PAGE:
ANNAPOLIS – The Maryland House of Delegates passed its version of the $21.6 billion state budget Tuesday, diverging little from the Senate’s document.
The measure passed, 105-34.
Like the Senate version, the House kept the final 2 percent of an overall 10 percent tax reduction begun in 1997, which Gov. Parris N. Glendening had proposed to eliminate.
The House version also leaves a $764 million projected deficit for fiscal year 2004, shaving just $3 million from the Senate’s estimated shortfall.
The House achieved the difference through making deeper cuts to various programs, such as a program to limit revenue disparity between poor and rich jurisdictions, and by estimating larger savings from state hiring freezes.
With its savings, the House injected more funding into some of Glendening’s priority programs.
Higher education received a 1.4 percent increase. Higher education spending was flat in the Senate plan.
The House document also preserved about $4.4 million more Smart Growth and Land Preservation money than the Senate.
And it saved about $42 million worth of higher education capital projects from the chopping block.
The budget is “fiscally prudent” and “socially responsible,” said Delegate Howard Rawlings, D-Baltimore, chairman of the House Appropriations Committee.
But Republicans criticized the plan.
The budget doesn’t solve the deficit problem, said Delegate Robert Flanagan, R-Howard. “(The House will) be in the same place next year – only tax increases will be on the table,” he said.
The Glendening-Kathleen Kennedy Townsend administration has been more interested in stoking their pet projects and national reputation than in funding core needs, said Minority Leader Alfred Redmer Jr., R- Baltimore County.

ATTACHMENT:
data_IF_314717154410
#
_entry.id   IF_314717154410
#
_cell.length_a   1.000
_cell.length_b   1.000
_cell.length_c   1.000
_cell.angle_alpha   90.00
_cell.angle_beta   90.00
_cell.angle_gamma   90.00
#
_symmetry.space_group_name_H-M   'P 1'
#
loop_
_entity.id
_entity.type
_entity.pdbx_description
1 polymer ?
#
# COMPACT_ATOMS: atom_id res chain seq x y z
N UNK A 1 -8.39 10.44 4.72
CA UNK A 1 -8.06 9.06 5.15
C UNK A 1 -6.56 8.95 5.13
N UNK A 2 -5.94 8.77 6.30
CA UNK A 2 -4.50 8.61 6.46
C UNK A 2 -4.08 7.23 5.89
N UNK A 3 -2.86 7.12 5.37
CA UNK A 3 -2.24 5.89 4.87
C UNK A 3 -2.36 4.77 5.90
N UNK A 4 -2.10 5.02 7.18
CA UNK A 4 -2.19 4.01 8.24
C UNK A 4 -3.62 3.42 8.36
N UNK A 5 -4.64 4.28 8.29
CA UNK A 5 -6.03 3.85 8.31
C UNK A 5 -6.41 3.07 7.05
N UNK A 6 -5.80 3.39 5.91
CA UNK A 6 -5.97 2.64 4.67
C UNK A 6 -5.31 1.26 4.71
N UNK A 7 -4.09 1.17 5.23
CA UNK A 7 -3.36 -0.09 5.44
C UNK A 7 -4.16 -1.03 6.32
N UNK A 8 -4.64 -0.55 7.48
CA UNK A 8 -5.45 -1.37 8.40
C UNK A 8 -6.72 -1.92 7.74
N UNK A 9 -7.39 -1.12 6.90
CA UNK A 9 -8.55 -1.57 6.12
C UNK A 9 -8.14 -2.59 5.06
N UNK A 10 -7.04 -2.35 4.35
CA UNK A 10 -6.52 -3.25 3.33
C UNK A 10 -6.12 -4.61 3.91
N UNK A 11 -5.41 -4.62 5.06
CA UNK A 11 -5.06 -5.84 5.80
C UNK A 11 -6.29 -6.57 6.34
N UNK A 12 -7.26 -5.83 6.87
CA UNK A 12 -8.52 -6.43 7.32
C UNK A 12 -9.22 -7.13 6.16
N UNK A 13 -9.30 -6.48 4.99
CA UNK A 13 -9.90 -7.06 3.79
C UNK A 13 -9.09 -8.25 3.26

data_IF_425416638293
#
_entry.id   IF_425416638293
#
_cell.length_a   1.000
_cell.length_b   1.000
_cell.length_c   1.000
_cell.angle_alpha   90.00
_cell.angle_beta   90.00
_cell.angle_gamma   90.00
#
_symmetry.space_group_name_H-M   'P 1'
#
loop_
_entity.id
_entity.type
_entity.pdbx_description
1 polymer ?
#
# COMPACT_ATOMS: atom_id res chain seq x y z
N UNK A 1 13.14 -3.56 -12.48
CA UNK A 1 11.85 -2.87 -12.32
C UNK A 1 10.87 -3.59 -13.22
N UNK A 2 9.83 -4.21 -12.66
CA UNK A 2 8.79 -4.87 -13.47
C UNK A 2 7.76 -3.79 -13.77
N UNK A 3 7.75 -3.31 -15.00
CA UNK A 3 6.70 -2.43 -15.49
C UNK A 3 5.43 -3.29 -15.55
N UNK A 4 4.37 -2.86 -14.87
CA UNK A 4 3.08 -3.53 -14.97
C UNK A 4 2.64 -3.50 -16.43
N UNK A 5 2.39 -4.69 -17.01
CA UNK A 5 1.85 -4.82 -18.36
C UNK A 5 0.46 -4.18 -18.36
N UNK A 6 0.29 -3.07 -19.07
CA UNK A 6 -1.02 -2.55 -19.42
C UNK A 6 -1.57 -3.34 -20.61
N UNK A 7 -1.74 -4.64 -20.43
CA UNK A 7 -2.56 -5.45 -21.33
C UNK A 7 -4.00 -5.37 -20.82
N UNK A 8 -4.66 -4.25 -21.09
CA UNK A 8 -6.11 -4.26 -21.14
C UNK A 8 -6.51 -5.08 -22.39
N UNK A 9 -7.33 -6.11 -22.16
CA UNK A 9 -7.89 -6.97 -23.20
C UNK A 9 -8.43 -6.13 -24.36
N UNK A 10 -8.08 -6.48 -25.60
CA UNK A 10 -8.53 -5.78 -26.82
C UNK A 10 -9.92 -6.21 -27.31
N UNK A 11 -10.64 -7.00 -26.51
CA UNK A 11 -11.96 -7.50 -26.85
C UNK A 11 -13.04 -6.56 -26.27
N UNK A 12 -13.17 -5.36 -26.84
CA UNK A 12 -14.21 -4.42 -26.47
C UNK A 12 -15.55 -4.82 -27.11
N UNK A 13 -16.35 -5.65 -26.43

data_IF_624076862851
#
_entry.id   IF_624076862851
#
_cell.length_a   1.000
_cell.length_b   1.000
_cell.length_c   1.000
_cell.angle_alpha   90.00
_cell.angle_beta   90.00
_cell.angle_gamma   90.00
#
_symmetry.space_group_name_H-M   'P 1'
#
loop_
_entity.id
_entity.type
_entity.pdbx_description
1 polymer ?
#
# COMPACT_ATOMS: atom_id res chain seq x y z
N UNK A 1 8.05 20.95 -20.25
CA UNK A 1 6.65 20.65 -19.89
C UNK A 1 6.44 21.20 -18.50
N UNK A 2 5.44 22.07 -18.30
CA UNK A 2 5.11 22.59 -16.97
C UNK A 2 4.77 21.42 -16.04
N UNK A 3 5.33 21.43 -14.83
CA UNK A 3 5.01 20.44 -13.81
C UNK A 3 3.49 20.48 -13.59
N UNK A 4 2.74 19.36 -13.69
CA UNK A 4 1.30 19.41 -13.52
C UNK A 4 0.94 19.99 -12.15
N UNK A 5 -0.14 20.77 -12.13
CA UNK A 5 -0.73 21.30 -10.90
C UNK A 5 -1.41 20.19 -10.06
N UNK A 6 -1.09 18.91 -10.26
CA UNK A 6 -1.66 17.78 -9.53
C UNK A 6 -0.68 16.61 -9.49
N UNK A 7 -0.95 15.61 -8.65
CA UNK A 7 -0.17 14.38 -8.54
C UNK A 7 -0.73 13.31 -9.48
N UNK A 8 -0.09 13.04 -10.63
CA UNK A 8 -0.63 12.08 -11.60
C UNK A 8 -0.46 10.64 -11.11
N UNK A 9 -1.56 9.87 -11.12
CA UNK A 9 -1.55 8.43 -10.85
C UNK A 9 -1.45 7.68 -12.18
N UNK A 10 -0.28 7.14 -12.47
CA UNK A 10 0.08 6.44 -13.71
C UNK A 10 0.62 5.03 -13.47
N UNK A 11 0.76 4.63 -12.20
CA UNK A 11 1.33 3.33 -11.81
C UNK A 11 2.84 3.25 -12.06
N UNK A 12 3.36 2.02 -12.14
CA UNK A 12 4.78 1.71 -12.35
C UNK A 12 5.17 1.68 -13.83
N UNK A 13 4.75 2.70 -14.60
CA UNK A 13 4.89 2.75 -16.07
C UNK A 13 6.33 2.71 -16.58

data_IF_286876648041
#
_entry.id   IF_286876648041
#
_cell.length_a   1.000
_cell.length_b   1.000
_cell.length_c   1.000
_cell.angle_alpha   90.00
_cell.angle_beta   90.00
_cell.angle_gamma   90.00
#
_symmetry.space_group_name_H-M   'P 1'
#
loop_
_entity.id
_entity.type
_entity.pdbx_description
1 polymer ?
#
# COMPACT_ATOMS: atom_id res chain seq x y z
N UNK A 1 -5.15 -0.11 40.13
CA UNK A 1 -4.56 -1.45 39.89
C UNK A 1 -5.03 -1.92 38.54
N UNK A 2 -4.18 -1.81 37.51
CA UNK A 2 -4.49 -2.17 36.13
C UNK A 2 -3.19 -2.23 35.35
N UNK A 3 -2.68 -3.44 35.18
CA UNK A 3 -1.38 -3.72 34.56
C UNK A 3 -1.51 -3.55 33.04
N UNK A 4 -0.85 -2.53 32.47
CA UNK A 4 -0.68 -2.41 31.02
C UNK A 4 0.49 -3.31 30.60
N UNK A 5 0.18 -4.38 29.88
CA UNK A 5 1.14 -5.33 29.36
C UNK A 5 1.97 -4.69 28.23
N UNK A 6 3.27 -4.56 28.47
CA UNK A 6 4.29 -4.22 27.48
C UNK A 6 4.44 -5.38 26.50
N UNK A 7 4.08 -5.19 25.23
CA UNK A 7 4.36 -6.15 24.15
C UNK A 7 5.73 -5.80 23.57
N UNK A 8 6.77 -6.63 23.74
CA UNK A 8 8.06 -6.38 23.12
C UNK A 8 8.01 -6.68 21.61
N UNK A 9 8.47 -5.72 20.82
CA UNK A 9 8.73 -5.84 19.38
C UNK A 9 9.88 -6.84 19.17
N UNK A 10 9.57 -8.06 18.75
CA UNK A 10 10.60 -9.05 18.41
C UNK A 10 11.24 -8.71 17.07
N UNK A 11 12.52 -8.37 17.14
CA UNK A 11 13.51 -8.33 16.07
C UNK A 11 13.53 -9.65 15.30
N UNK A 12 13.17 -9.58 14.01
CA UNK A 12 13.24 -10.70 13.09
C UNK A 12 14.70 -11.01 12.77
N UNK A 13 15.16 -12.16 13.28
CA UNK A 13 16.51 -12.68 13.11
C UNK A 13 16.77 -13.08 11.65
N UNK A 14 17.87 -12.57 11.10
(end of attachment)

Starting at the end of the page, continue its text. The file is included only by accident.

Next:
He cited Smart Growth spending, staff increases at the lieutenant governor’s office, and mental health funding shortfalls as examples.
Rawlings called Redmer’s criticisms a campaign effort for the newly announced Republican candidate for governor, U.S. Rep. Robert Ehrlich Jr. of Timonium.
“Don’t campaign for the next governor” with your vote; campaign for yourself, Rawlings said.
During the session, delegates thwarted several budget amendments.
One called for canceling a $4.2 million magnetic levitation train study.
The sponsor called the project a “boondoggle.”
The technology has been around for 40 years, said Delegate James Rzepkowski, R-Anne Arundel. The reason it hasn’t been built anywhere in the world is that it isn’t commercially viable, he said.
A round-trip ticket from Camden Yards in Baltimore to Union Station in Washington, D.C., on the 250 mph train is projected to cost $52.
The $500 million in state spending for the $4 billion project would do little to get commuters off the road, Rzepkowski said.
Defenders of the project said it was key to a larger vision of connecting the train to Boston and securing Olympic attention.
The move was defeated, 44 to 86.
Other amendments called for postponing the tax cut and tying excess lottery revenue to school funding. Both moves were defeated. Only 23 delegates voted to delay the tax cut.
The budget now advances to a conference committee, which will work out differences between the Senate and House versions. Once the work is completed, the budget must be approved once more by the General Assembly.
Although the governor cannot veto the final budget, he can veto the bill that transfers the necessary reserve funds to balance the budget. Such a move would require lawmakers to revisit budget decisions due to balanced budget laws. -30- CNS-3-26-02